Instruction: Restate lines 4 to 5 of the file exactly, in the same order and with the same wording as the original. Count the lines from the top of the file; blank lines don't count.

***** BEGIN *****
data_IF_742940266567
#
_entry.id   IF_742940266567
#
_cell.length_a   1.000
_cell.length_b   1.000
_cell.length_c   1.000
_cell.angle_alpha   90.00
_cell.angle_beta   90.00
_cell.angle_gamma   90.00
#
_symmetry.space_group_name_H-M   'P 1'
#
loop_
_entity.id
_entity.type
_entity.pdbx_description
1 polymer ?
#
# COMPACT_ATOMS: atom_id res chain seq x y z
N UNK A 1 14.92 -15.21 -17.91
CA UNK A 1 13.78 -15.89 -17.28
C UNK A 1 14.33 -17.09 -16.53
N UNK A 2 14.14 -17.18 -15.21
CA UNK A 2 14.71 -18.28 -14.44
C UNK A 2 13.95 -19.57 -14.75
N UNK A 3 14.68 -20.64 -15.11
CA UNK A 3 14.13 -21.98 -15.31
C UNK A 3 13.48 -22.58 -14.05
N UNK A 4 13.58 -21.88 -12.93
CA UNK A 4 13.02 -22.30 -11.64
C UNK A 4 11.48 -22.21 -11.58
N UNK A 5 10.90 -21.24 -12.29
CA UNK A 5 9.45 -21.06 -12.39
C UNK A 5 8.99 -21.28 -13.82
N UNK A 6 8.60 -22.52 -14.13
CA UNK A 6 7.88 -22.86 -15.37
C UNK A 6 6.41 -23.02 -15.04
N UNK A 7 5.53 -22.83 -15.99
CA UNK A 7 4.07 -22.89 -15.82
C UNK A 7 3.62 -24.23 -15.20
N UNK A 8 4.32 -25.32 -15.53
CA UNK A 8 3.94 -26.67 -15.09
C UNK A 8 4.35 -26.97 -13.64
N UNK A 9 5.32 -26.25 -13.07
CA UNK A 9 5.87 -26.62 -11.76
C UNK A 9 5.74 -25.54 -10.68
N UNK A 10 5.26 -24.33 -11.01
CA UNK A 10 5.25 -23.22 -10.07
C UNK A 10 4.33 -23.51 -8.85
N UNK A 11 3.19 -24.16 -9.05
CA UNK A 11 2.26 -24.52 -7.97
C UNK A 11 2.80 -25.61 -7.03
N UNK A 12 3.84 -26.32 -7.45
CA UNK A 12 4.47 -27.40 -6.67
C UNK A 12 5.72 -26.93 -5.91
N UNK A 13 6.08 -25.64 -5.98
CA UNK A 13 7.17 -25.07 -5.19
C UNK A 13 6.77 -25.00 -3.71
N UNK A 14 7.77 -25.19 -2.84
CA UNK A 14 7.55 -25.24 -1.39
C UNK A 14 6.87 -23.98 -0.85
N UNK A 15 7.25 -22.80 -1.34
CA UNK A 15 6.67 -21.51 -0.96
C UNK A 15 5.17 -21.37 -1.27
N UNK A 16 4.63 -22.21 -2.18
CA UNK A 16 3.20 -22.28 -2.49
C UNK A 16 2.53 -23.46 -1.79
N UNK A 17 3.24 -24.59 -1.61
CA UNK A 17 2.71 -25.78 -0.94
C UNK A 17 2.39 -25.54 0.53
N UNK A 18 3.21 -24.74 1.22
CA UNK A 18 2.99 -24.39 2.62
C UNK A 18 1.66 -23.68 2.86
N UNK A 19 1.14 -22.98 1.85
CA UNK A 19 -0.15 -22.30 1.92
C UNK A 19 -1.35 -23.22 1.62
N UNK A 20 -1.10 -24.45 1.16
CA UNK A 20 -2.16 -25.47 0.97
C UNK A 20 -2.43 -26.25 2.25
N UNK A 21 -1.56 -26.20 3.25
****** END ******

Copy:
#
_cell.length_a   1.000